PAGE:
Monday, September 28, 2009

(empo-tymshft) In praise of HyperCard

This is probably no surprise to you, but I have hardly any formal programming experience. Sure, I wrote some programs in junior high, high school, and college, but I've hardly ever been paid to program. The one exception? In one of my former jobs, I authored a HyperCard stack.

If the word HyperCard means nothing to you, I strongly encourage you to read this post that talks about the history of HyperCard. Even if you avoid Macintosh computers at all costs, HyperCard introduced many ideas into the popular consciousness.

HyperCard was a tool for making tools – Mac users could use Hypercard to build their own mini-programs to balance their taxes, manage sports statistics, make music – all kinds of individualized software that would be useful (or fun) for individual users. These little programs were called stacks, and were built as a system of cards that could be hyperlinked together. Building a HyperCard stack was remarkably easy, and the application quickly developed a devoted following.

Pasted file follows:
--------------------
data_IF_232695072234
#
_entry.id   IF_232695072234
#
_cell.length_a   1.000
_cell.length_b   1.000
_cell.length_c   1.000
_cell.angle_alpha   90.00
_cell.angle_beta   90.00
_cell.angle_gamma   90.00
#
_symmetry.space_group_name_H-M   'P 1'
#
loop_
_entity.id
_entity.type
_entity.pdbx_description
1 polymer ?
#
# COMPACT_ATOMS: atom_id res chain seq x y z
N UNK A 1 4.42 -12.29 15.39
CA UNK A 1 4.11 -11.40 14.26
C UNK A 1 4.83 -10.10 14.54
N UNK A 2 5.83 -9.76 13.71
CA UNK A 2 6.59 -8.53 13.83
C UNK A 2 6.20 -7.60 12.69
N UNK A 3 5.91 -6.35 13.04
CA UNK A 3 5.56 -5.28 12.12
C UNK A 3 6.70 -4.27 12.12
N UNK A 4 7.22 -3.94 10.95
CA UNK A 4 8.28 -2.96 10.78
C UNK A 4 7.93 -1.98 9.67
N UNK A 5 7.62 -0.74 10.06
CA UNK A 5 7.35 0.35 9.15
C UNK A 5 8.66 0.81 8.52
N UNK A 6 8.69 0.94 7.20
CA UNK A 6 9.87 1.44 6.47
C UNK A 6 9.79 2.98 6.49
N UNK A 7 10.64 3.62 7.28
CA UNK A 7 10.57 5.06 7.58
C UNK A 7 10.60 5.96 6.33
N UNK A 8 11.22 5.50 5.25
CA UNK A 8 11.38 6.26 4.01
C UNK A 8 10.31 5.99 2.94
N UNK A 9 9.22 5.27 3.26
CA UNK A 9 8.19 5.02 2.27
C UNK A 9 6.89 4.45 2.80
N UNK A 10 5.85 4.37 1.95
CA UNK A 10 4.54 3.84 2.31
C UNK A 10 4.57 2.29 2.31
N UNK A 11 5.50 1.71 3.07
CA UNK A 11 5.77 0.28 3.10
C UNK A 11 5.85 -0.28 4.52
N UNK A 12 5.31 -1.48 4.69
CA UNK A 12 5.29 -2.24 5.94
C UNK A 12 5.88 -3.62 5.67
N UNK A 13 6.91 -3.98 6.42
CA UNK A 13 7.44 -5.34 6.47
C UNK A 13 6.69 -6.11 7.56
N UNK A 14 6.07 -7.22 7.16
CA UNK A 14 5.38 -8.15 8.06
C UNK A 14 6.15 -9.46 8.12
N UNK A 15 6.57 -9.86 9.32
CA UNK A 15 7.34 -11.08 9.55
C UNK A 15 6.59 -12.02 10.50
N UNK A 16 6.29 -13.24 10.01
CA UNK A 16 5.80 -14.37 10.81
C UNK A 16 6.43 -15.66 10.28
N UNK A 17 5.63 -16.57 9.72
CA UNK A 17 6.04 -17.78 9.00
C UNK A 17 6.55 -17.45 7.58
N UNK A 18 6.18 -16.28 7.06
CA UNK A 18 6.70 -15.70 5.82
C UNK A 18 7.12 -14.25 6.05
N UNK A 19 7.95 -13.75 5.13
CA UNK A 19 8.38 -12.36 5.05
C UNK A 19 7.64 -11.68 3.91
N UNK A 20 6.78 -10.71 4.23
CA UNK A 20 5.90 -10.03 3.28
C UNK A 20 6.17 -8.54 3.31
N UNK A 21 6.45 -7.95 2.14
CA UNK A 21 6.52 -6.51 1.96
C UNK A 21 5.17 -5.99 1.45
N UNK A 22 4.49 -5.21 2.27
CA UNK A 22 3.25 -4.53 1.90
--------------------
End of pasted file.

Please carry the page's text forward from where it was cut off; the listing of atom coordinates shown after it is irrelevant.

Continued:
HyperCard was the brain child of Bill Atkinson, one of Apple’s earliest employees, and the software engineer responsible for (among other things) the drop-down menu, the selection tool, and tabbed navigation. Bill played a big role in making the Mac what the Mac was – a personal computer that made the whole process of computing easy for the general public. HyperCard represented perhaps the bravest part of this ‘computing for the people’ philosophy, as it enabled users to go past the pre-built software that came on the machines, and to program and build software of their own.

The post then goes on to say:

HyperCard was the first real hyper-media program, paving the way for the web, and everything that came with it. It was used by thousands of people, and by most accounts, seemed to have been a fairly successful piece of software.

The software, however, was pretty much dead by the mid-1990s, but many of the ideas in HyperCard lived on as the World Wide Web took off, and people like me ended up writing blog posts like this that linked to other sources.

Powerful stuff.
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